Mover and shaker

MassChallenge Texas names former Houston Exponential leader as local exec

Jon Nordby, former exec at Houston Exponential, will lead the inaugural Houston MassChallenge cohort. Courtesy of MassChallenge

MassChallenge Texas in Houston, a zero-equity startup accelerator, has named its managing director. Jon Nordby, who recently served as Houston Exponential's director of strategy since its launch, will lead the organization's inaugural cohort.

"MassChallenge's not-for-profit, no equity model is uniquely suited to accelerate the development of Houston's innovation ecosystem and is the foundation early-stage startups need to get to the point of disruption or pivot as fast as possible," says Nordby in a release.

Before HX, Nordby served as vice president of talent and innovation at the Greater Houston Partnership, and was essential in creating the organization's Innovation Initiative.

"I was thrilled when MassChallenge established their first Texas office in 2017 and I'm excited to bring my experience leading Houston ecosystem efforts to attract founders from around the world and connect them with everything this city can offer, help them establish roots, and forge the partnerships they need for success," Nordby continues.

MassChallenge's first Houston cohort, which will accelerate 25 startups, begins in July. Applications are open until Friday, May 10, at noon.

The organization, which has locations around the world, looks for early stage startups that haven't raised more than $500,000 in equity-based funding and have generated less than $1 million in revenue over the past year. The selected startups will receive free GreenStreet office space, mentorship, investment opportunities, and more.

Also new to the team is Lauren Mitchell, who will serve as the local chapter's community manager. A native Houstonian, Mitchell comes from leading marketing and partnerships at Discovery Green. Yvette Casares Willis, who oversees statewide partnerships for the organization, is also based in Houston.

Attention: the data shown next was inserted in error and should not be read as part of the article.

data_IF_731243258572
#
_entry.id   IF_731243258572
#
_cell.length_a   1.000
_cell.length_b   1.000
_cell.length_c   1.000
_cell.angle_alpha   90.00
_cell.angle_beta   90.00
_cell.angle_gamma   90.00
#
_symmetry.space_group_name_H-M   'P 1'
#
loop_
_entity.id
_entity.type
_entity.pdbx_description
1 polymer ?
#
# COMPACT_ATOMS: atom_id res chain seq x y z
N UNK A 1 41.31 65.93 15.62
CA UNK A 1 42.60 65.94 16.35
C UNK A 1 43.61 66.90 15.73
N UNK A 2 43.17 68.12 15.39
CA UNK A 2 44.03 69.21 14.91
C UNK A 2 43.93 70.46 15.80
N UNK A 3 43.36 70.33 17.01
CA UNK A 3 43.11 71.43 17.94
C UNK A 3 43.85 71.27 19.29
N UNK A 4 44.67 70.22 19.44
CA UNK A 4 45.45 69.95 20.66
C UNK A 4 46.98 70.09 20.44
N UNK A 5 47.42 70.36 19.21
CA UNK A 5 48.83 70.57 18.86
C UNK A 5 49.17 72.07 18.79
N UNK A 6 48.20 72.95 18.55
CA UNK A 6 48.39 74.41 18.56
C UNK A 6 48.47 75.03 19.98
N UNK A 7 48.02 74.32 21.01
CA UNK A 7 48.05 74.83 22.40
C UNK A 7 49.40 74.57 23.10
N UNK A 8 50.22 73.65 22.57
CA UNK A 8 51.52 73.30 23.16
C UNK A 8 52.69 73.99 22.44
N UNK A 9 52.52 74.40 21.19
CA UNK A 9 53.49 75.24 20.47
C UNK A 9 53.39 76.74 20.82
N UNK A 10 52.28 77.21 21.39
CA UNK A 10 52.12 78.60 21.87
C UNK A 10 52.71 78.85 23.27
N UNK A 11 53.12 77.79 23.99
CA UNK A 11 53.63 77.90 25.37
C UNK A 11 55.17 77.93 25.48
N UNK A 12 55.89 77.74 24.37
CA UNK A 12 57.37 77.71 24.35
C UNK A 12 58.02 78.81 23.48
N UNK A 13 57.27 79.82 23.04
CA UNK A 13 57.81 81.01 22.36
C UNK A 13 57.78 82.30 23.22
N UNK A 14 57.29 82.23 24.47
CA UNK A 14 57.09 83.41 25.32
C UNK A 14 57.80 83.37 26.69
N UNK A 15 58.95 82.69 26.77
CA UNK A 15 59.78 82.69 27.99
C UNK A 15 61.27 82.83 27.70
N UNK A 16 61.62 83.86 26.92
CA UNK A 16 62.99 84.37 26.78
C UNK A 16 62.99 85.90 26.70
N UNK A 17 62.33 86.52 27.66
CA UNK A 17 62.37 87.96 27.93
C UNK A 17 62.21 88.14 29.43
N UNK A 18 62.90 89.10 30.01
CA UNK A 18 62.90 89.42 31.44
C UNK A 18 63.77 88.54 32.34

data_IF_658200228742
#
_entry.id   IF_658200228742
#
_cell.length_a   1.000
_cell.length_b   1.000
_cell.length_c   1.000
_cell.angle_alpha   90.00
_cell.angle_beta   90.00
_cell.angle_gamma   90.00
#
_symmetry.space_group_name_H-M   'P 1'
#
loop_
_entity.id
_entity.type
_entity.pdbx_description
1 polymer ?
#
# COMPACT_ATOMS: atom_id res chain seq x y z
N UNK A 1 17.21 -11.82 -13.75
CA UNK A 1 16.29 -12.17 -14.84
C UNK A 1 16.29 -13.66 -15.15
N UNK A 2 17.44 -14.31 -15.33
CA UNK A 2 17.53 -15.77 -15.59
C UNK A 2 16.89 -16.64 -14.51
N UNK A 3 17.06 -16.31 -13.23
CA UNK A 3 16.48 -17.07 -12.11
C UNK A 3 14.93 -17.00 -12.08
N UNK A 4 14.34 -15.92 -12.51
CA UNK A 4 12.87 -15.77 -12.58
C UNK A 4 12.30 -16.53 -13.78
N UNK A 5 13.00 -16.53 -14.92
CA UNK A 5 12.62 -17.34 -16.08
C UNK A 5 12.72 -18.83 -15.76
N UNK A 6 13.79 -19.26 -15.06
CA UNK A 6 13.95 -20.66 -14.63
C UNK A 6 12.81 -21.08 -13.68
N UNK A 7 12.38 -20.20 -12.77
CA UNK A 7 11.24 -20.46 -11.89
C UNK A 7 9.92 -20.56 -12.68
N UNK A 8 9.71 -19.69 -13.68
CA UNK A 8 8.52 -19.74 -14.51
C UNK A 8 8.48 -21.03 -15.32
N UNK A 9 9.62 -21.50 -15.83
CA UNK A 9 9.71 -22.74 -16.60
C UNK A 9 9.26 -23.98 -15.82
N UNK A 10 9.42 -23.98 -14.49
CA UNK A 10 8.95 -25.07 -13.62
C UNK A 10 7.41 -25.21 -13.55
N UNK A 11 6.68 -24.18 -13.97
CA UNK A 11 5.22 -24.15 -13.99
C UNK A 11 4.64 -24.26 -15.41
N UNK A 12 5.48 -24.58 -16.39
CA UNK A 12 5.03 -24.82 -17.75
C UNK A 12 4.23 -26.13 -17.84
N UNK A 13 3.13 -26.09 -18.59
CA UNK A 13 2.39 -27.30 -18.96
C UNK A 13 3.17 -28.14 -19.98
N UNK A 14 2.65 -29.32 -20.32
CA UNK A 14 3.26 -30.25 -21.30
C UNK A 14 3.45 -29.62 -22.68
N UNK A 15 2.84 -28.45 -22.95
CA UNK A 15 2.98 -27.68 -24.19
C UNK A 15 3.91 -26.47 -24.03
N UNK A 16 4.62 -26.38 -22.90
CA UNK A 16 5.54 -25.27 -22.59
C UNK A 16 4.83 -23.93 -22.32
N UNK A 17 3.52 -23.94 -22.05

"MassChallenge Texas is providing innovation at scale in programs in Austin and Houston by connecting startups to resources throughout this great state," says Mike Millard, managing director of MassChallenge Texas, in the release. "The addition of Jon to our team will accelerate our pace in the state and advance our mission by connecting startups to deep industry resources and expertise that are available to startups in Houston."

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Building Houston

 
 

This week's Houston innovators to know include Liongard CEO Joe Alapat, Church Space Founder Day Edwards, and PDR Principal Larry Lander. Photos courtesy

As Houston transitions into summer, the city's tech and innovation ecosystem enters a new season — but with the same level of entrepreneurialism and can-do spirit.

This week's innovators to know includes a Houston tech founder fresh off fundraising, an architect with the future of the workplace, and a startup leader with a way to digitally connect churches to their congregations.

Joe Alapat, CEO and co-founder of Liongard

Courtesy of Liongard

After raising a $17 million round for his startup, Joe Alapat, CEO of Liongard, joined the Houston Innovators Podcast to discuss fundraising during a pandemic and how he's seen the Houston innovation ecosystem grow.

In the episode, Alapat also shares his advice for Houston startups looking to tap into the Houston innovation ecosystem — something he's watched grow over the past five years. Now, he says, when it comes to new startups in Houston, "the waves are hitting the shore."

"Houston has always been an entrepreneurial city, and this is just that next stage," Alapat says on the episode. "For me, it's the technology side that excites me even more to see technology companies really succeeding." Listen to the episode and read more.

Day Edwards, founder and CEO of Church Space

Photo courtesy of Church Space

Large gathering places have been shut down for months at this point, and that includes places of worship. Houston entrepreneur Day Edwards, founder and CEO of Church Space, usually focuses on connection organizations to spaces for worship or events. But, she is now focused on getting services online for congregations to connect with.

"It felt like the perfect opportunity to give churches a way to reach more people during the pandemic," says Edwards. "This would create more impact than anything we could possibly offer at this time." Read more.

Larry Lander, principal at PDR

Photo courtesy of PDR

While much of the country has been working from home for weeks, Larry Lander opines that this has made physical office space more important than ever.

"As a place to provide a technology offering we don't enjoy at our kitchen table, as a place to better support small group work beyond the tiny real estate of our laptop screens, and as a place that physically represents what our organizations are truly all about," he writes in a guest column for InnovationMap. The role of the workplace has never been more critical to business success." Read more.

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